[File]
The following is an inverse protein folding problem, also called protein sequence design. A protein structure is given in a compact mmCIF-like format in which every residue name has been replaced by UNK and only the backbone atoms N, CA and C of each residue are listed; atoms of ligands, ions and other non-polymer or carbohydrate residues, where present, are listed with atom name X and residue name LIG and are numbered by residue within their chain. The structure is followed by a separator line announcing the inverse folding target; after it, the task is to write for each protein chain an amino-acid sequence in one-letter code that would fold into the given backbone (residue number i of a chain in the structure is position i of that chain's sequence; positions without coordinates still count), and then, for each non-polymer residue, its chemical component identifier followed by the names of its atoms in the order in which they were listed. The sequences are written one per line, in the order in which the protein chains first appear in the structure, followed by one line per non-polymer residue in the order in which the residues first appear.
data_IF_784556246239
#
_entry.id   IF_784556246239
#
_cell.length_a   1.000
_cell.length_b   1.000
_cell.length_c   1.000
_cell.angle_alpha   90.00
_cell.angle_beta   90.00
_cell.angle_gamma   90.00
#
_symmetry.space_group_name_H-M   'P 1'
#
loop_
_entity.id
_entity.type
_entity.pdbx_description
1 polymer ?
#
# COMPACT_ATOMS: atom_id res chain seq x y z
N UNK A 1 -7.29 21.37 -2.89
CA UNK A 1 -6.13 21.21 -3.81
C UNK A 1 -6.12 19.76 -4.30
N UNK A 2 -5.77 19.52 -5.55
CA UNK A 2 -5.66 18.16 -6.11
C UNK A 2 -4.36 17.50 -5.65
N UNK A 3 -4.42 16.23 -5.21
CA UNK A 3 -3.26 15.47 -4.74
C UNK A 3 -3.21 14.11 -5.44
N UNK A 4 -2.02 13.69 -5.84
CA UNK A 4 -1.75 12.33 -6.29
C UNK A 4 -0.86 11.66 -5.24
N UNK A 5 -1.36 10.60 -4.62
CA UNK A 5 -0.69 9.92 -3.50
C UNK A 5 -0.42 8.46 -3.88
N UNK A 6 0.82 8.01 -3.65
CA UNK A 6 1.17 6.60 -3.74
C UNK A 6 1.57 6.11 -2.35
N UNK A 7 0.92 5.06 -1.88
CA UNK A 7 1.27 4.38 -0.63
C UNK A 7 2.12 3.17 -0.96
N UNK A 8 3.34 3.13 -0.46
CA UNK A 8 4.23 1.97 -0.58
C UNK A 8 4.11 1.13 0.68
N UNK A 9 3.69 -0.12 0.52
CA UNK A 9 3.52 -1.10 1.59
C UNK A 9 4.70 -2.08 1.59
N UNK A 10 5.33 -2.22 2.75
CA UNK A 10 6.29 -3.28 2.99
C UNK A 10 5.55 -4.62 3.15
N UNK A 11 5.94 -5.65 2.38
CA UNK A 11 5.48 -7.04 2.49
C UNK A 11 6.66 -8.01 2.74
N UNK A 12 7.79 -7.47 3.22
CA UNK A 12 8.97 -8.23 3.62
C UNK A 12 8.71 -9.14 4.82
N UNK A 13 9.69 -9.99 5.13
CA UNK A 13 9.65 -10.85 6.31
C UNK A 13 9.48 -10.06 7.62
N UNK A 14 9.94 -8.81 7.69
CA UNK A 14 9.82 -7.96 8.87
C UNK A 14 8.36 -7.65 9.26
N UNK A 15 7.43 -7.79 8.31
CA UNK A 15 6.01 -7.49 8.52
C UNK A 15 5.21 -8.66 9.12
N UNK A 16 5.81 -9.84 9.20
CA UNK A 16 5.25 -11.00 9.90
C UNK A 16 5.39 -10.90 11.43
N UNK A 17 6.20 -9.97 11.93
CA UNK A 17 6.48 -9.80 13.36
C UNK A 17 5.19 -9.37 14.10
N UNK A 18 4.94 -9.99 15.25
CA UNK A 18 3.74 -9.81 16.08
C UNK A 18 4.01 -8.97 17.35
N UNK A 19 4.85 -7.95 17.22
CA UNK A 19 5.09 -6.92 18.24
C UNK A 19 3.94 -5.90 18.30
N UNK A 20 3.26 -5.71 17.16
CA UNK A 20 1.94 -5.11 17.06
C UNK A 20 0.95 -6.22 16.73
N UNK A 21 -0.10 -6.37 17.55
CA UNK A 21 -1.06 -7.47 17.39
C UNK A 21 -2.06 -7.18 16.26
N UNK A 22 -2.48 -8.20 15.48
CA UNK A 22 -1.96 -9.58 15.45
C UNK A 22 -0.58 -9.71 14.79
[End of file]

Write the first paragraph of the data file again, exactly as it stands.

The following is an inverse protein folding problem, also called protein sequence design. A protein structure is given in a compact mmCIF-like format in which every residue name has been replaced by UNK and only the backbone atoms N, CA and C of each residue are listed; atoms of ligands, ions and other non-polymer or carbohydrate residues, where present, are listed with atom name X and residue name LIG and are numbered by residue within their chain. The structure is followed by a separator line announcing the inverse folding target; after it, the task is to write for each protein chain an amino-acid sequence in one-letter code that would fold into the given backbone (residue number i of a chain in the structure is position i of that chain's sequence; positions without coordinates still count), and then, for each non-polymer residue, its chemical component identifier followed by the names of its atoms in the order in which they were listed. The sequences are written one per line, in the order in which the protein chains first appear in the structure, followed by one line per non-polymer residue in the order in which the residues first appear.